What are your favorite tricks for decoding built numbers using Webdewey? My favorite involves a shorthand that I use to keep track of how a number is built. Let’s say I am checking the number 155.418232. I copy and paste the number into the Browse Dewey Numbers (with Captions) box and get these results:
155.4182 Individual psychology
155.418232 No partial match, see nearby terms
155.41824 Adaptability--psychology--children, . . .
155.41825 Character development--psychology--children, . . .
Since I did not find the number, I copy and paste it into the Work Area, then insert a plus sign at the point where I believe that the number-building begins (right after the nearest- match number): 155.4182+32. Then I look at the nearest-match record: 155.4182 Individual psychology. In the upward hierarchy I see that the number is a subdivision of 155.4 Child psychology. In the Notes field I find the add instruction: “Add to base number 155.4182 the numbers following 155.2 in 155.22-155.28, e.g., moral development 155.41825, personality tests for children 155.41828.” I copy the “numbers following” number (155.2) into the Work Area after the plus sign, placing brackets around those digits so that I will remember that they are not part of the built number: 155.4182+[155.2]32. I can now see clearly that the final 32 comes from 155.232. I browse Dewey numbers with captions for 155.232 and find 155.232 Traits, which has “introversion” in the including note. The built number 155.418232 Traits in child psychology has recently been mapped to the LCSH “Introversion in children.”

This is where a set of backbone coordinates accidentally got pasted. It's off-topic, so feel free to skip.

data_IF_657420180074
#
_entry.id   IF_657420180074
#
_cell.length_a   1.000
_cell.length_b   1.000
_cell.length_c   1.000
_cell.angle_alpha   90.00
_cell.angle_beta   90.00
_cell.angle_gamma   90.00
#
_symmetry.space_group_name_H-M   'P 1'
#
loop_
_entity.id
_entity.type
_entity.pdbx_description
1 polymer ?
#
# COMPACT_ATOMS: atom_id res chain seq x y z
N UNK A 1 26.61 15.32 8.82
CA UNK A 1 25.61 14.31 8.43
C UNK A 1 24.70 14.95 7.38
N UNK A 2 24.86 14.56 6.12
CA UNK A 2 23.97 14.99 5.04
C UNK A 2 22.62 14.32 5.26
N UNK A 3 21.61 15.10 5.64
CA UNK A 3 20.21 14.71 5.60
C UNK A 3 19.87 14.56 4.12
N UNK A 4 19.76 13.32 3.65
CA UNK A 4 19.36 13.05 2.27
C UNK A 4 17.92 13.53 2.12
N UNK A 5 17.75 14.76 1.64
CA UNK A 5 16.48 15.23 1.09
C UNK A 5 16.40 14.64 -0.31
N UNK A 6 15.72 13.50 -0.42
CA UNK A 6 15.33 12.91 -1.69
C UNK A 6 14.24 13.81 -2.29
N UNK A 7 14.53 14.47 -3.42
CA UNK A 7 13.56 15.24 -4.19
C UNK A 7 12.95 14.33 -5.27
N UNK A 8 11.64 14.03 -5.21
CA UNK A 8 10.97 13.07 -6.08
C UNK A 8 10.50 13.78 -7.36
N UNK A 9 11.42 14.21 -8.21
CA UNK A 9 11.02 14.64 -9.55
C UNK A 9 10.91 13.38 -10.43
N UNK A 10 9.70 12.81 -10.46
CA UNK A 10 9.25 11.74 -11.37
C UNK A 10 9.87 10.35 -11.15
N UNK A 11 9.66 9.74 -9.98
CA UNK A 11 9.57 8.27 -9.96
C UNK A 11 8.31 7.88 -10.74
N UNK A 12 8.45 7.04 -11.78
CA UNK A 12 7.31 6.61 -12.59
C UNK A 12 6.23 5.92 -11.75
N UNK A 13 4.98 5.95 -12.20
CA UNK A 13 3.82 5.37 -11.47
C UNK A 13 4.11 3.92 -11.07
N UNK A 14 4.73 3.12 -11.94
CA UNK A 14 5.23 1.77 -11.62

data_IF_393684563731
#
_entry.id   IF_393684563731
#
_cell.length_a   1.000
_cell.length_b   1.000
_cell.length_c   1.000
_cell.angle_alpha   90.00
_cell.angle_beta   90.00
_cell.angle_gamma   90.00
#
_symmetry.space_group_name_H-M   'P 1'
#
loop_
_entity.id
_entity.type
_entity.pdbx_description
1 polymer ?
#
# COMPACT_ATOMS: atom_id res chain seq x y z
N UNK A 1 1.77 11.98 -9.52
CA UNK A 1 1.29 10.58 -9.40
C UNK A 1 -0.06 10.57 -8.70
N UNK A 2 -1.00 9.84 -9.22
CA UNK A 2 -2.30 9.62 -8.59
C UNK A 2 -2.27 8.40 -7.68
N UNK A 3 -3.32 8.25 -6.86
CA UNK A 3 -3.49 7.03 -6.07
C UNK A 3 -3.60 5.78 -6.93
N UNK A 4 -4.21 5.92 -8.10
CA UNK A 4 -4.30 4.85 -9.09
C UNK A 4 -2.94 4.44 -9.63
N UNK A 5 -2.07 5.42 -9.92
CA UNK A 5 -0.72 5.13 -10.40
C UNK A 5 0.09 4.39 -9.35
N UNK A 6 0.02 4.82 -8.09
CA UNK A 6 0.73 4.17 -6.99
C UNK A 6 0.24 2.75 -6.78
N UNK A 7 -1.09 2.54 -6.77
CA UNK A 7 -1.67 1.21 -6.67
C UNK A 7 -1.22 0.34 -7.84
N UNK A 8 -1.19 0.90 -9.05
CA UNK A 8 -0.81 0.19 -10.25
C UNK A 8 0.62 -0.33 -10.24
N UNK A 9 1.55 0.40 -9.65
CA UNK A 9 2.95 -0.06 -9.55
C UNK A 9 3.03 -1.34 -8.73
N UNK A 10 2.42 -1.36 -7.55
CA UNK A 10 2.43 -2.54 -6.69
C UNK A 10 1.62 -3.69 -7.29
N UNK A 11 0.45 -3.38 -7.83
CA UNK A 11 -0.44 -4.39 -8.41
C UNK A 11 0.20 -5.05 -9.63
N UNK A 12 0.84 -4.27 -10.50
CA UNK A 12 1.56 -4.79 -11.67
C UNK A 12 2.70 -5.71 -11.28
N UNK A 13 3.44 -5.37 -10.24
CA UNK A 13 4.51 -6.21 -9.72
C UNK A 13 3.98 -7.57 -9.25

Winton has recently explained some built music numbers. Here with links to his explanations are the numbers plus the shorthand that appears in the Work Area if I analyze the numbers. Since 1 is used as a facet indicator in the 780s, the plus sign often comes before a 1. The 1s and 19s in these numbers come from add tables.
785.68196 Percussion ensembles for six players